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Scribes Wrestle Tucker Carlson Into Swimming Pool

So much for dispelling that frat house image.

Last Thursday night The Daily Caller (a.k.a Lambda Lambda Lambda) held its summer party at the upscale home of Publisher Neil Patel and things got a little loosey goosey. And for The Daily Caller that’s not saying a lot because life there under the rule of a self-proclaimed Libertarian Editor tends to be sans rules as is. The party boasted a pie eating contest. There was also the inevitable tossing Editor-in-Chief Tucker Carlson into the pool. A party. A pool. An editor. Unruly, rebellious, jokester reporters. This was, in a word: INEVITABLE.

Late Wednesday a Daily Caller contributing reporter named Scoops Delacroix wrote a story on it. We had good intel on who “Scoops” was, so we asked Jeff Winkler, a full-time scribe, about his alleged piece describing the pool party. “Shaggy said it best: It wasn’t me,” he said. “But whoever this Scoops Delacroix character is, he’s got talent. Wouldn’t be surprised if one day he finds his own Deeper Throat.” He added, “That’s my official comment for you amoral and relentlessly vicious reporters.”

An excerpt: During the media mega-conglomerate’s pool party at Publisher Neil Patel’s
palatial mansion, Carlson was surrounded by several long-suffering staff
members and escorted from his berth near the dinner table to an undisclosed
location in the middle of the pool.

Employees who wrestled Carlson in the pool included Winkler (or ThatWinkler as his Twitter account says), Managing Editor Joe Kildea and business employee Brian Danza. This was mere moments after Danza lost a pie eating contest to an intern. Carlson was apparently a good sport about the whole thing — meaning he didn’t injure anyone, fire anyone or drown in the process. He’s also evidently a good swimmer. “Tucker makes Michael Phelps look like an amateur,” said Daily Caller Spokesman Kurt Bardella, who declined to comment on whether Carlson read the story about the party before it got published.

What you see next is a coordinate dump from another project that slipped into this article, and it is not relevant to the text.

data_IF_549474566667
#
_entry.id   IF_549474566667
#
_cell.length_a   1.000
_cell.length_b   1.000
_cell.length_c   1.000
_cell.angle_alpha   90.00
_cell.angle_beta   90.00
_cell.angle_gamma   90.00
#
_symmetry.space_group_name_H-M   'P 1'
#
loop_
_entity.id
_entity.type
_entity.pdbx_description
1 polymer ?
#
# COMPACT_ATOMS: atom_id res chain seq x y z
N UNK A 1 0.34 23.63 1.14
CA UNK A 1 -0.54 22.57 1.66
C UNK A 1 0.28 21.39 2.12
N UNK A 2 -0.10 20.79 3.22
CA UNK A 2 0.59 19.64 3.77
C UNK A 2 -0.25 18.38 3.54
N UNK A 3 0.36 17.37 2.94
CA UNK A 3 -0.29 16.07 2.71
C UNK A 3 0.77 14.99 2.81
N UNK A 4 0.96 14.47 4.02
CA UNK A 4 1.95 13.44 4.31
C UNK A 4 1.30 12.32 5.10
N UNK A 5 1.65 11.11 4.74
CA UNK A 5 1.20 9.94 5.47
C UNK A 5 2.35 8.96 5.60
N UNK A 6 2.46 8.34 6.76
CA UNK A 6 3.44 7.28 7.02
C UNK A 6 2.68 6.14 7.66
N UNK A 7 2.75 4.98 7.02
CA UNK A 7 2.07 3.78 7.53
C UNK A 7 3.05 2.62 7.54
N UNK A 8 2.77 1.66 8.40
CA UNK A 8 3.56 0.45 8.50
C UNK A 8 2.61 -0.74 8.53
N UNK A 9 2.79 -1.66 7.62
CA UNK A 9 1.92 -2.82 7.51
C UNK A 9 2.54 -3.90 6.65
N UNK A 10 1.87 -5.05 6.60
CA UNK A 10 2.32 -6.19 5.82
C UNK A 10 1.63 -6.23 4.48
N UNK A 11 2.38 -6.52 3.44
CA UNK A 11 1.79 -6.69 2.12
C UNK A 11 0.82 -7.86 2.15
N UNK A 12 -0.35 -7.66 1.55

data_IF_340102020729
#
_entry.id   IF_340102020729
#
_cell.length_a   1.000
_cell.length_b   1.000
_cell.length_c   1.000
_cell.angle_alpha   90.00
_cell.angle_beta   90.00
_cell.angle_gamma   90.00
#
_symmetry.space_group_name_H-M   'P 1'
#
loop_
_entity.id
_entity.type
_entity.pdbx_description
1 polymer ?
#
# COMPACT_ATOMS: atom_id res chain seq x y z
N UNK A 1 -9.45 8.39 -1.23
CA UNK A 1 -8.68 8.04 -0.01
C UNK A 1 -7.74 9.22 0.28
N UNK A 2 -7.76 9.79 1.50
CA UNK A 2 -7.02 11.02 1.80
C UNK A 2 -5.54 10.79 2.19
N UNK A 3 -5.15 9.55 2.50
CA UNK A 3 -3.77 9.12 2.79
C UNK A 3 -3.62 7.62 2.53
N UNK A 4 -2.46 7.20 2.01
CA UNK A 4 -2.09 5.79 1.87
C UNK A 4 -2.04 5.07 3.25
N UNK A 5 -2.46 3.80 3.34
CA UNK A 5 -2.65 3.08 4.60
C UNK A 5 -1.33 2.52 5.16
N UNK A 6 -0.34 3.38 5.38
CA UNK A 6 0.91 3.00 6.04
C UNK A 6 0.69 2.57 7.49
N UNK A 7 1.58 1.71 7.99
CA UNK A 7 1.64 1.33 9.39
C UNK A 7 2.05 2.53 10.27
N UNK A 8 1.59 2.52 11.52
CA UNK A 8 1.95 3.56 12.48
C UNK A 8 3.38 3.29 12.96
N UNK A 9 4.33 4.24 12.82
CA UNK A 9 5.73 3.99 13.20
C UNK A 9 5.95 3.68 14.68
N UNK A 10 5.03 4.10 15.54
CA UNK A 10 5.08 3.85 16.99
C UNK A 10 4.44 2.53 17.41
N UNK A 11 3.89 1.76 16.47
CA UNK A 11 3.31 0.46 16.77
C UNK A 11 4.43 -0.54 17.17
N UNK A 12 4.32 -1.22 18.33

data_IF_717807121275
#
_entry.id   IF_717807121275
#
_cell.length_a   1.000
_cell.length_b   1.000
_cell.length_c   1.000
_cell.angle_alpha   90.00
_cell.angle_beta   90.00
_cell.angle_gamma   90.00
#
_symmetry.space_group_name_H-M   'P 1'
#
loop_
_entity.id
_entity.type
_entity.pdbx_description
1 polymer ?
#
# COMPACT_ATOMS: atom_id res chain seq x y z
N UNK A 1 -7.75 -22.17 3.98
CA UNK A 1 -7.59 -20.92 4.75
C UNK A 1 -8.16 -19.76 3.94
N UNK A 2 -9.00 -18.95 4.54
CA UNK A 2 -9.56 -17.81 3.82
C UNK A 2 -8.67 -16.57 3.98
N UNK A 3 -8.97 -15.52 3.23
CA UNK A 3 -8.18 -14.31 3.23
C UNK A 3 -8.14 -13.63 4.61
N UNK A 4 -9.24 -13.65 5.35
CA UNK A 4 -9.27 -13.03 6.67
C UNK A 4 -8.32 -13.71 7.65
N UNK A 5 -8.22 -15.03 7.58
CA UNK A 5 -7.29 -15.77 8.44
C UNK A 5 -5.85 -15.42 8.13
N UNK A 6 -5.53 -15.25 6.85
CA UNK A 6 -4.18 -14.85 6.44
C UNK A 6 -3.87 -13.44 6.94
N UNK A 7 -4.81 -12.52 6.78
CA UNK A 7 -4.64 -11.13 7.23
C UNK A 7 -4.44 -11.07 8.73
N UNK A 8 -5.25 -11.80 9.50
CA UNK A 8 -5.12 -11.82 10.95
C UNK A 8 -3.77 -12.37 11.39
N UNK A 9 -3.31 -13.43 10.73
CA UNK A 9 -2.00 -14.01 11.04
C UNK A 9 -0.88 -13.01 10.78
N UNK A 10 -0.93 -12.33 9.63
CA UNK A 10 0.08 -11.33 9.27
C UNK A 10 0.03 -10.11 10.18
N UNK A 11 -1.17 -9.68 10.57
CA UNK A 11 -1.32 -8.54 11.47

An FBDC reader wondered whether there was really a market for journalists writing about their workplaces in this manner. “Why would I want to read this? Why promote this? Is there a market for this?” But more importantly, what does this do for the publication’s image? (LAMBDA! LAMBDA! LAMBDA!)

The story made the rounds and a splash, so perhaps there’s the answer.

Note: Above left is a wet Tucker post dip taking a photograph with interns.

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